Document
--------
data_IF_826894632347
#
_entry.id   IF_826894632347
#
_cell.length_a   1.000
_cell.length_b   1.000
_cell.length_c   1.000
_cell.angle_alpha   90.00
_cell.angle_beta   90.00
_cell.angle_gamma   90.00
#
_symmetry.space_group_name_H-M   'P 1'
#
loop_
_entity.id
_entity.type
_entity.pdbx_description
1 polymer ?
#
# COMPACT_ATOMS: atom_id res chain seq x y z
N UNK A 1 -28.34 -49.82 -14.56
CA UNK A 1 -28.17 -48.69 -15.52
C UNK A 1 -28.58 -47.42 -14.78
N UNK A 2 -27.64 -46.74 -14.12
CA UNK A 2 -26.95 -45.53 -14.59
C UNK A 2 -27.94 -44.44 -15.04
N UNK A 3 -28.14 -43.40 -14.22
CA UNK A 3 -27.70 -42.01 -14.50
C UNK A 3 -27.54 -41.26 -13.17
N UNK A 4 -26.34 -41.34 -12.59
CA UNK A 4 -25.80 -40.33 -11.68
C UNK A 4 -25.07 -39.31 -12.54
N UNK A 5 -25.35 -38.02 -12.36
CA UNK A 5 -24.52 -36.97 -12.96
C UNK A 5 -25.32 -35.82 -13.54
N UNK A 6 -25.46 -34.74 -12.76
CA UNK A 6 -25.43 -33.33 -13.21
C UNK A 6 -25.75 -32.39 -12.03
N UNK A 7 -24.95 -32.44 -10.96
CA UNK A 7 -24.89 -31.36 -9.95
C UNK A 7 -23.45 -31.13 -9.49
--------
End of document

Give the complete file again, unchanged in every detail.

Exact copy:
data_IF_826894632347
#
_entry.id   IF_826894632347
#
_cell.length_a   1.000
_cell.length_b   1.000
_cell.length_c   1.000
_cell.angle_alpha   90.00
_cell.angle_beta   90.00
_cell.angle_gamma   90.00
#
_symmetry.space_group_name_H-M   'P 1'
#
loop_
_entity.id
_entity.type
_entity.pdbx_description
1 polymer ?
#
# COMPACT_ATOMS: atom_id res chain seq x y z
N UNK A 1 -28.34 -49.82 -14.56
CA UNK A 1 -28.17 -48.69 -15.52
C UNK A 1 -28.58 -47.42 -14.78
N UNK A 2 -27.64 -46.74 -14.12
CA UNK A 2 -26.95 -45.53 -14.59
C UNK A 2 -27.94 -44.44 -15.04
N UNK A 3 -28.14 -43.40 -14.22
CA UNK A 3 -27.70 -42.01 -14.50
C UNK A 3 -27.54 -41.26 -13.17
N UNK A 4 -26.34 -41.34 -12.59
CA UNK A 4 -25.80 -40.33 -11.68
C UNK A 4 -25.07 -39.31 -12.54
N UNK A 5 -25.35 -38.02 -12.36
CA UNK A 5 -24.52 -36.97 -12.96
C UNK A 5 -25.32 -35.82 -13.54
N UNK A 6 -25.46 -34.74 -12.76
CA UNK A 6 -25.43 -33.33 -13.21
C UNK A 6 -25.75 -32.39 -12.03
N UNK A 7 -24.95 -32.44 -10.96
CA UNK A 7 -24.89 -31.36 -9.95
C UNK A 7 -23.45 -31.13 -9.49